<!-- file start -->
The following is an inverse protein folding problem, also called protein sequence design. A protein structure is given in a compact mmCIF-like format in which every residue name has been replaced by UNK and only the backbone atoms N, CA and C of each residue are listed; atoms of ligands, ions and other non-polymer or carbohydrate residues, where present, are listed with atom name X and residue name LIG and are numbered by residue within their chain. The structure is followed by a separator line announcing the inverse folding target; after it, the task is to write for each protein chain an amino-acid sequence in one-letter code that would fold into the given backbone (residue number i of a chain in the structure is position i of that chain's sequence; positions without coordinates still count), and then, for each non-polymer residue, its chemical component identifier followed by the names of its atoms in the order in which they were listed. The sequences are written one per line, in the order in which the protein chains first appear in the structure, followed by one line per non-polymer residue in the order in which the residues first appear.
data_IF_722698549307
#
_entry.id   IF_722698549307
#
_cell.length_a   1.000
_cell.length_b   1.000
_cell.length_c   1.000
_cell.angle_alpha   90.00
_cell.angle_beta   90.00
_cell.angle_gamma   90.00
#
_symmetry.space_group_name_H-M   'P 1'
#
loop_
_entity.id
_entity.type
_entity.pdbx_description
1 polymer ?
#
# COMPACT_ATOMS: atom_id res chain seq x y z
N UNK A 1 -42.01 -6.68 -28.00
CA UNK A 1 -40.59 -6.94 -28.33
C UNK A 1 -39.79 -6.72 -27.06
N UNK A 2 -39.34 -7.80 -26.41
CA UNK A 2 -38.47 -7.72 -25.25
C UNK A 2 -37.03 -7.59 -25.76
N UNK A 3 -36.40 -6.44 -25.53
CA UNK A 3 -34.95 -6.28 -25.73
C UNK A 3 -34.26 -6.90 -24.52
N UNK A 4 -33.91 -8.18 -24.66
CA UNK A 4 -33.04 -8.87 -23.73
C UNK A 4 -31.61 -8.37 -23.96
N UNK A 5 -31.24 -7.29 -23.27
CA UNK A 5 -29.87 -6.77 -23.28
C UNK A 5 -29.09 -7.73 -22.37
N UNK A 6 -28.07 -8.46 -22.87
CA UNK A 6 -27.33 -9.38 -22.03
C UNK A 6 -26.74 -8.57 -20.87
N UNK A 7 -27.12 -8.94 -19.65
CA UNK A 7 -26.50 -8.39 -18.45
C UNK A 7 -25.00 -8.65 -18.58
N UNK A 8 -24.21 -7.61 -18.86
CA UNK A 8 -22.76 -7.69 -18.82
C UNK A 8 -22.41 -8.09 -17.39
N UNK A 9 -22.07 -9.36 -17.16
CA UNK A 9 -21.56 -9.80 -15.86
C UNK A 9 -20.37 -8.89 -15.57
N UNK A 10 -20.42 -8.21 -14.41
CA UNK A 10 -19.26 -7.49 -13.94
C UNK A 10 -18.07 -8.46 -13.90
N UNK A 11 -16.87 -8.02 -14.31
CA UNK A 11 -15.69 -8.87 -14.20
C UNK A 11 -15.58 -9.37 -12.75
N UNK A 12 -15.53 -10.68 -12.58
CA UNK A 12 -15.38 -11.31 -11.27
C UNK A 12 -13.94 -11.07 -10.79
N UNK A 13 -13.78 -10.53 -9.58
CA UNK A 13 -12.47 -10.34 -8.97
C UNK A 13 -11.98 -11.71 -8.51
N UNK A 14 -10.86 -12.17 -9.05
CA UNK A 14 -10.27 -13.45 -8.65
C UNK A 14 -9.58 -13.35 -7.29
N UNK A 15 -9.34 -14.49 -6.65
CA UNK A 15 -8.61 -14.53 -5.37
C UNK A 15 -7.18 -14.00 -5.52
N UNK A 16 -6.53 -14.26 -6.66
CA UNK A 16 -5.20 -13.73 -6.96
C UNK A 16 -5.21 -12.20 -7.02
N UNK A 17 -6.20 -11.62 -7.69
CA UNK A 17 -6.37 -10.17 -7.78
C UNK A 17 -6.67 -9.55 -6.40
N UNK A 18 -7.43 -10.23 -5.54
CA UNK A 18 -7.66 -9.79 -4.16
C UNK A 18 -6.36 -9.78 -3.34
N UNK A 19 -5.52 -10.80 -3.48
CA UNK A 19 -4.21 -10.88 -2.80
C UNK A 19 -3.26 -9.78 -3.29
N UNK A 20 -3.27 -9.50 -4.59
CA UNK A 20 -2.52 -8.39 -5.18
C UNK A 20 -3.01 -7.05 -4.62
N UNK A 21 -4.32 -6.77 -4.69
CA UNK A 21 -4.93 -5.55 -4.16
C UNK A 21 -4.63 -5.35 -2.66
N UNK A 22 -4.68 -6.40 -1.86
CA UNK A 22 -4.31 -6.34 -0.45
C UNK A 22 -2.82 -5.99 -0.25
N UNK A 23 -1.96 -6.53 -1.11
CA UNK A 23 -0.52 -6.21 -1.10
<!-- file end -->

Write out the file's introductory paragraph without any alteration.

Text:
The following is an inverse protein folding problem, also called protein sequence design. A protein structure is given in a compact mmCIF-like format in which every residue name has been replaced by UNK and only the backbone atoms N, CA and C of each residue are listed; atoms of ligands, ions and other non-polymer or carbohydrate residues, where present, are listed with atom name X and residue name LIG and are numbered by residue within their chain. The structure is followed by a separator line announcing the inverse folding target; after it, the task is to write for each protein chain an amino-acid sequence in one-letter code that would fold into the given backbone (residue number i of a chain in the structure is position i of that chain's sequence; positions without coordinates still count), and then, for each non-polymer residue, its chemical component identifier followed by the names of its atoms in the order in which they were listed. The sequences are written one per line, in the order in which the protein chains first appear in the structure, followed by one line per non-polymer residue in the order in which the residues first appear.